Delivery alert

There may be an issue with the delivery of your newspaper. This alert will expire at NaN. Click here for more info.

Recover password

A lasting love

Melody Groves

ALBUQUERQUE, N.M. — Author Melody Groves grew up in Las Cruces, where she burnished a love affair with the West.

“I rode horses in Cruces. My first boyfriend came over on a horse,” Groves recalled.

With that came an abiding attachment to Westerns. “I have always, always, always loved Westerns. … My mom wrote romance. She told me, ‘No, don’t write Westerns because they don’t sell,’ ” she recalled.

Twenty years later, Groves rejected that maternal advice and started writing Westerns: “I thought, ‘What the heck?’ ”

She hasn’t looked back. Groves has had a successful career as a writer of Westerns.

Her latest novel is “Black Range Revenge,” the fifth volume in the Colton Brothers Saga. The year is 1863, and teenage Andrew Jackson Colton is hit with gold fever. He rides into Birchville (later renamed Pinos Altos) in the Black Range of the New Mexico Territory and joins up with prospector-friend Thomas O’Malley to pan for gold. Luckless in finding the precious metal in a Birchville stream, they head deeper in the range to Mogollon. There they have a disastrous fight with Apaches.

Andy Colton is wounded, and O’Malley is killed. Colton’s survival is precarious. First he ends up in the hands of a runaway slave and then within the grips of the leader of an Apache band seeking vengeance from a Colton brother, Trace, who’s a lawman in Mesilla.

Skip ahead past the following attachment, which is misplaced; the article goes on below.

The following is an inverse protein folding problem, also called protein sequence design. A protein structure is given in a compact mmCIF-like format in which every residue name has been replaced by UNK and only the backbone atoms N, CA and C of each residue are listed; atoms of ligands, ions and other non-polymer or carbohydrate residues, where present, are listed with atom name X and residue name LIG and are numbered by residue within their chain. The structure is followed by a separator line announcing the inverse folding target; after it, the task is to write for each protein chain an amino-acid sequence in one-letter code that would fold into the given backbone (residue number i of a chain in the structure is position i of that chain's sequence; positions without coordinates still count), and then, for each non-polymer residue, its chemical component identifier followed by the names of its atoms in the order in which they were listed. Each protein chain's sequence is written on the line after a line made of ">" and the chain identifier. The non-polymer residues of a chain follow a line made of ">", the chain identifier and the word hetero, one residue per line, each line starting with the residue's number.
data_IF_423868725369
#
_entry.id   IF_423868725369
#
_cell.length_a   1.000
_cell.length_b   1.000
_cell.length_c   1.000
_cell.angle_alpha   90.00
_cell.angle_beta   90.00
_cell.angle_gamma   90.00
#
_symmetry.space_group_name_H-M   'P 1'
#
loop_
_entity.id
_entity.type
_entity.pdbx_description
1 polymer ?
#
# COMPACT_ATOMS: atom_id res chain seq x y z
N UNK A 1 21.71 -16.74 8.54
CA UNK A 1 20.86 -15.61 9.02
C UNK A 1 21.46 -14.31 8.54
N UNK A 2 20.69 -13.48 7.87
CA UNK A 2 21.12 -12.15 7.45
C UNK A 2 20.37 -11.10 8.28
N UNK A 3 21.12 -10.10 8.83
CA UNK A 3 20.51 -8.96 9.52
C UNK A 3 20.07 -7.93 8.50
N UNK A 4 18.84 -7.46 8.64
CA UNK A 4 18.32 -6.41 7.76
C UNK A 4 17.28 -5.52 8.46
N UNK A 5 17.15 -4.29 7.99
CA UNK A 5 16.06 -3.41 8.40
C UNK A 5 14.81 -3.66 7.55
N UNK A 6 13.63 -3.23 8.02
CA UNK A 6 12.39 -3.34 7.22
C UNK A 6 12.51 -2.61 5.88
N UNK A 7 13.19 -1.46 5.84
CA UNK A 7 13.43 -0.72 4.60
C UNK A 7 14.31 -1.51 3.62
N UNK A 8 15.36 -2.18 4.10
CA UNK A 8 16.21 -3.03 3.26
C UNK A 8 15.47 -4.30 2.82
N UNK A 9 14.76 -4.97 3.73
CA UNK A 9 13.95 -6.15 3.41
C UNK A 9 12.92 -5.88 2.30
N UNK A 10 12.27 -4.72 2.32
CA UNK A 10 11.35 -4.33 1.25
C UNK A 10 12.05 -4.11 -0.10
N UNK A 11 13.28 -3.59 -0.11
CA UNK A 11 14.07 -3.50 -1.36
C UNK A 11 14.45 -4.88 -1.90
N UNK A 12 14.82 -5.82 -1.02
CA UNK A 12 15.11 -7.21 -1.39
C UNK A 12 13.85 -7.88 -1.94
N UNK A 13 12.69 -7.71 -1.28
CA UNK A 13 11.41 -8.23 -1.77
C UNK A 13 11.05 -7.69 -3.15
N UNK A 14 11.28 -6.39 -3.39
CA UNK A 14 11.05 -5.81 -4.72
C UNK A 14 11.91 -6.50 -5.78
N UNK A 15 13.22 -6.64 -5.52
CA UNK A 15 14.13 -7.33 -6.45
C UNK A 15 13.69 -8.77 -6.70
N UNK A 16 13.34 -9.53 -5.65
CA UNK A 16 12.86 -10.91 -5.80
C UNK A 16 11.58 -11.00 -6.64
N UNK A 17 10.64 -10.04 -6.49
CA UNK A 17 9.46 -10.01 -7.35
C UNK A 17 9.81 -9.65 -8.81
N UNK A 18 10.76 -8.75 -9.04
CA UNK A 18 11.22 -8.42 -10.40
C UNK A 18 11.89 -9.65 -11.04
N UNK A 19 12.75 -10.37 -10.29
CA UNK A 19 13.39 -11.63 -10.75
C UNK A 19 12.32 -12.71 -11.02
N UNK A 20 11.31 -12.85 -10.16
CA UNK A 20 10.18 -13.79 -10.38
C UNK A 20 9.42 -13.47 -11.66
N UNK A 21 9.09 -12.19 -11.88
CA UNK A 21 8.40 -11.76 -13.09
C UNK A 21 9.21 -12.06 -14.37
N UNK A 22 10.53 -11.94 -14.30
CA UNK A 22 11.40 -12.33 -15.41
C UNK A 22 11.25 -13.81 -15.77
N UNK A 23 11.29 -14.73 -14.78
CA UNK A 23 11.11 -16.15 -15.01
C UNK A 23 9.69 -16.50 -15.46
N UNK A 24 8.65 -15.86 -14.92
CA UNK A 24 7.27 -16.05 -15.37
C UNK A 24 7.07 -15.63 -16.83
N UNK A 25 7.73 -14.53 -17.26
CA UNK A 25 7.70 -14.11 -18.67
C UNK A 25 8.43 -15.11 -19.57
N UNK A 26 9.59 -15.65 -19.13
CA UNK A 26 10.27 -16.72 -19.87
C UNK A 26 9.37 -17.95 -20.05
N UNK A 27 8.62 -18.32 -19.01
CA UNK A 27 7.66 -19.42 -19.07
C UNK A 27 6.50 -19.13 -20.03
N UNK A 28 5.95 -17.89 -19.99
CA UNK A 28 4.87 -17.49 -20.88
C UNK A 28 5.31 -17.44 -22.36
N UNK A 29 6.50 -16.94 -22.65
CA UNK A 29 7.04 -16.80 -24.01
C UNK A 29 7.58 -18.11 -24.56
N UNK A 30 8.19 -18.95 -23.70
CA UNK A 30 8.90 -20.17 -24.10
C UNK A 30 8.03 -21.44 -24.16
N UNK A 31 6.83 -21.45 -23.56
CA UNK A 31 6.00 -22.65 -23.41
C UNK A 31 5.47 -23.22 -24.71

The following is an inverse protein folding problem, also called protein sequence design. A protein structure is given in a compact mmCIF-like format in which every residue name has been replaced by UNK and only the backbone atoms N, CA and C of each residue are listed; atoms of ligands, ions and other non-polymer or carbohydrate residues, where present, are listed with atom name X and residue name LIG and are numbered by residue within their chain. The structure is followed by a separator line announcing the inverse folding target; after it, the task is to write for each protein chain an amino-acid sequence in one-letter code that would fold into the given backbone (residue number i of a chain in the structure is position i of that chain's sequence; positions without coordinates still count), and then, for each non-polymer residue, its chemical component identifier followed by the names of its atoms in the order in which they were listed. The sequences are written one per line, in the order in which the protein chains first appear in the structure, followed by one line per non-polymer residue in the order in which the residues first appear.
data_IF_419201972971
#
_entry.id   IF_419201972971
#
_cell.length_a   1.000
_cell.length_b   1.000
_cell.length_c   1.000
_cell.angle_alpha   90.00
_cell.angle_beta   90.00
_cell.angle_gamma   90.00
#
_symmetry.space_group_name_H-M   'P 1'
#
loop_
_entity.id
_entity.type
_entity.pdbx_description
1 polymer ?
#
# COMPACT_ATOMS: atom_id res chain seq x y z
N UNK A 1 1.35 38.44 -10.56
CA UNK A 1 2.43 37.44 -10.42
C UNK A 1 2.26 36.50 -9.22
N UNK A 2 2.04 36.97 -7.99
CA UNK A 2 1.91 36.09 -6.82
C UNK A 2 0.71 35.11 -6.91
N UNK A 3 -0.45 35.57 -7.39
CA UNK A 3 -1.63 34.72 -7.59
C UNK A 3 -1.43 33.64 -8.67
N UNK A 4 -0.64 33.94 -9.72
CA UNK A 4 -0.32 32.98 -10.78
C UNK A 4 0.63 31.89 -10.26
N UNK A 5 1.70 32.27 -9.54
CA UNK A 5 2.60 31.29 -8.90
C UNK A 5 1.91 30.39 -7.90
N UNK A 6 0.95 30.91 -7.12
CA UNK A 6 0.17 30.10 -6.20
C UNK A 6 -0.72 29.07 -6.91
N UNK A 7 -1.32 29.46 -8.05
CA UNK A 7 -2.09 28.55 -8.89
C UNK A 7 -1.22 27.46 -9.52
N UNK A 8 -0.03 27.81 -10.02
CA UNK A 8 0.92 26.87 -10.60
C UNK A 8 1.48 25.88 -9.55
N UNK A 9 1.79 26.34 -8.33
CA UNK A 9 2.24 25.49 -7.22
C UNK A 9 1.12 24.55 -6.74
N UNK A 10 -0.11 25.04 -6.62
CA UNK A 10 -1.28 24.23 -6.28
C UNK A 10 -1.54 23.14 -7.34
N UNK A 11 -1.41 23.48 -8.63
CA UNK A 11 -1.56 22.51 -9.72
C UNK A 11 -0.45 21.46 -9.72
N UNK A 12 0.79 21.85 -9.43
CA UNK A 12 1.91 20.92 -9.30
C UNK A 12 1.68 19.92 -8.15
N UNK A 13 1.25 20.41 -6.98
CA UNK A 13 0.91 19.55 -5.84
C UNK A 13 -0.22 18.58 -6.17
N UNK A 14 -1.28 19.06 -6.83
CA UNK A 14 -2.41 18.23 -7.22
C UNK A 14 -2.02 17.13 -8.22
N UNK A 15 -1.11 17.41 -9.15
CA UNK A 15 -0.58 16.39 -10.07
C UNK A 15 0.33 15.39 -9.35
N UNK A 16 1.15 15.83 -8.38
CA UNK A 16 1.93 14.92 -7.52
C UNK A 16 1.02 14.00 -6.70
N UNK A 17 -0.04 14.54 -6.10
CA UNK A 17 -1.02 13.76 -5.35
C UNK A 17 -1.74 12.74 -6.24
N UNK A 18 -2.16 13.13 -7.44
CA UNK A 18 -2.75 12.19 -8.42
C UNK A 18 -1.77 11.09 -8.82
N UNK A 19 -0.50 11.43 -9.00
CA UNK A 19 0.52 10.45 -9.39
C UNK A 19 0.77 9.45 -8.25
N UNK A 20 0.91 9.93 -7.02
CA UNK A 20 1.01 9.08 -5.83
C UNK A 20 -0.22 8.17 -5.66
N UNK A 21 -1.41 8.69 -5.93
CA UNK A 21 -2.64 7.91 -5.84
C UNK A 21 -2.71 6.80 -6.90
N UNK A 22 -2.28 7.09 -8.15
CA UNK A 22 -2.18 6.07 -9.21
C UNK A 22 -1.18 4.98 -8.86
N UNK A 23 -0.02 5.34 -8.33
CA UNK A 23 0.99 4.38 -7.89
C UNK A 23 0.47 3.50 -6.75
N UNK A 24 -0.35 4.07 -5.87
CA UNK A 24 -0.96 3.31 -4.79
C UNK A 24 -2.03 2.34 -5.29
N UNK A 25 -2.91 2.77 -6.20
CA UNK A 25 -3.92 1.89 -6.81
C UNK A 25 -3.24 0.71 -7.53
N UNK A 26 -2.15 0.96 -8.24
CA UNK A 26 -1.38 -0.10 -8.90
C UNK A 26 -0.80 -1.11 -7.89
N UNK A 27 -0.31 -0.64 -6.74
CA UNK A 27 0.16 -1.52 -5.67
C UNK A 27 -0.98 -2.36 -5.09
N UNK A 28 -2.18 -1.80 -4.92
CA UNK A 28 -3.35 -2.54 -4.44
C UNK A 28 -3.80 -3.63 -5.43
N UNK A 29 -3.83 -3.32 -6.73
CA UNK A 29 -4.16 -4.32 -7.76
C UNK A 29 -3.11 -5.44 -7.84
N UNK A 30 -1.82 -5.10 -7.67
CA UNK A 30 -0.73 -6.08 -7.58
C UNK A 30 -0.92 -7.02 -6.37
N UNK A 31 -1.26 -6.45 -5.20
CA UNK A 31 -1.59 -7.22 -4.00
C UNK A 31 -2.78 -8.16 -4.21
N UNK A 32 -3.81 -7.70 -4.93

The book opens with a reference to the Warm Springs Apaches’ retaliation for the killing of Mangas Coloradas earlier in the year.

Characters, the Albuquerque author said, are the most important part of the Western novel.

“With no characters, there’s no story. I make sure each is alike but different. With the Colton Brothers, they’re as much family to me as anybody else,” Groves said. “Westerns are always fun to write. I know where the story needs to go.

“I do a lot of research on historical events, such as the Battle of Picacho Pass. The brothers need to be in that battle.”

Groves also has a good grip on creating action scenes in her Westerns. Her 10 years as a re-enactor with the New Mexico Gunfighters Association has helped inform her writing those scenes.

“The adrenaline is real, while the bullets are not,” Groves said of the re-enactments in Old Town.

She admits liking “a good barroom fight, and I’ve learned how to write those over the years. I’ve witnessed a couple but wasn’t directly involved.”

In working on “Black Range Revenge,” Groves said, she visited Pinos Altos, where she “hugged buildings.” And she has memories from her childhood when her parents took her to explore Mogollon.

She also consulted with several friends who she said are Apache experts and has begun reading Paul Andrew Hutton’s monumental history book “The Apache Wars.”

She intends to keep the Colton Brothers Saga going for a while. The next one up already carries the title of “Trail to Tin Town.”

“Then I think I’ll do one more after that to resolve some issues,” Groves said.

Though known for her Westerns, she has also written history books and magazine articles.

Earlier this year, she won two awards for an article that appeared in True West magazine, “Milton J. Yarberry, Albuquerque’s First Town Marshal, Jerked to Jesus.”